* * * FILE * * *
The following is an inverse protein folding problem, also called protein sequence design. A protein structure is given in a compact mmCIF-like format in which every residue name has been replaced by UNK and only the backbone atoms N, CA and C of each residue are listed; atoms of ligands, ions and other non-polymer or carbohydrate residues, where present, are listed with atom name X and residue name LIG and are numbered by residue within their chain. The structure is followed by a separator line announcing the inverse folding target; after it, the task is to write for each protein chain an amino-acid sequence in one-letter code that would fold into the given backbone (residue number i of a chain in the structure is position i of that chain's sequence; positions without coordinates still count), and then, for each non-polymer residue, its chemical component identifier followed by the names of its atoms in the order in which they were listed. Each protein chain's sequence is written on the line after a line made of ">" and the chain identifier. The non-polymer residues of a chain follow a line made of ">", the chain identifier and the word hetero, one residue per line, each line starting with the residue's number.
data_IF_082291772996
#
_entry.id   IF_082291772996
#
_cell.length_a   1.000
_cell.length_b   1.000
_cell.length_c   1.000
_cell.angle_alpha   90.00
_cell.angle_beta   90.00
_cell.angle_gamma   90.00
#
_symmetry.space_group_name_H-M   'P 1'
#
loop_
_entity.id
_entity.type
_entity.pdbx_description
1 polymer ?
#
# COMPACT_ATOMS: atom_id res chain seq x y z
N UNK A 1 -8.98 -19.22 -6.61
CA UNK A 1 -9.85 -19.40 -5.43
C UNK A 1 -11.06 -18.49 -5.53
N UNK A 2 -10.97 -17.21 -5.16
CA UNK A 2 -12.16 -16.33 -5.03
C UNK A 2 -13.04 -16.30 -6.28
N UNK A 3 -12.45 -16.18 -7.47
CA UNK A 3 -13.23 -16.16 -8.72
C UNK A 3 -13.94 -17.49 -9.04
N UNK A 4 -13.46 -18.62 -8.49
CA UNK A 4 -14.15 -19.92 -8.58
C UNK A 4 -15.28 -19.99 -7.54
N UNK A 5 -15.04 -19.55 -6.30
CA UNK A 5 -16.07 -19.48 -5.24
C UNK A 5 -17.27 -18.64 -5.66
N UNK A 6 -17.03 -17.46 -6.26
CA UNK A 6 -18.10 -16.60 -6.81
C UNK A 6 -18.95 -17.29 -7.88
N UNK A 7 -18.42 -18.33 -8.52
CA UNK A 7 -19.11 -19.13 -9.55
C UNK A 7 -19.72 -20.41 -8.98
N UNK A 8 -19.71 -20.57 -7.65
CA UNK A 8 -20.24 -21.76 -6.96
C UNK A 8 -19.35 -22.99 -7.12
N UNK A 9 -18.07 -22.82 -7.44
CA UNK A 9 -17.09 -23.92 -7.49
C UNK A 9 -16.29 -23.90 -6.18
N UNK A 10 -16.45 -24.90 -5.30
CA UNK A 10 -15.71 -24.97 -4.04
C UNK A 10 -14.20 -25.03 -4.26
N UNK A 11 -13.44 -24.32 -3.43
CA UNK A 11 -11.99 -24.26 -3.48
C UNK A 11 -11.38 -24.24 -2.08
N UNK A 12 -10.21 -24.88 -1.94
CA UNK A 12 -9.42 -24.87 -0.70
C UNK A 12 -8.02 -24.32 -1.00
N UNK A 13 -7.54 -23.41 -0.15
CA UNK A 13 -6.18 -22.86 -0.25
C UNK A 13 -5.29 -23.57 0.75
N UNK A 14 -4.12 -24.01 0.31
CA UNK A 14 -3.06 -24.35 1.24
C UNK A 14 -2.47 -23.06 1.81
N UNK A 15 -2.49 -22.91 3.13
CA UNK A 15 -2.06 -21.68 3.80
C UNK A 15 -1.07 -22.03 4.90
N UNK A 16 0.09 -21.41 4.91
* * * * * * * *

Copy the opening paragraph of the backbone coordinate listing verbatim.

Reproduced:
The following is an inverse protein folding problem, also called protein sequence design. A protein structure is given in a compact mmCIF-like format in which every residue name has been replaced by UNK and only the backbone atoms N, CA and C of each residue are listed; atoms of ligands, ions and other non-polymer or carbohydrate residues, where present, are listed with atom name X and residue name LIG and are numbered by residue within their chain. The structure is followed by a separator line announcing the inverse folding target; after it, the task is to write for each protein chain an amino-acid sequence in one-letter code that would fold into the given backbone (residue number i of a chain in the structure is position i of that chain's sequence; positions without coordinates still count), and then, for each non-polymer residue, its chemical component identifier followed by the names of its atoms in the order in which they were listed. Each protein chain's sequence is written on the line after a line made of ">" and the chain identifier. The non-polymer residues of a chain follow a line made of ">", the chain identifier and the word hetero, one residue per line, each line starting with the residue's number.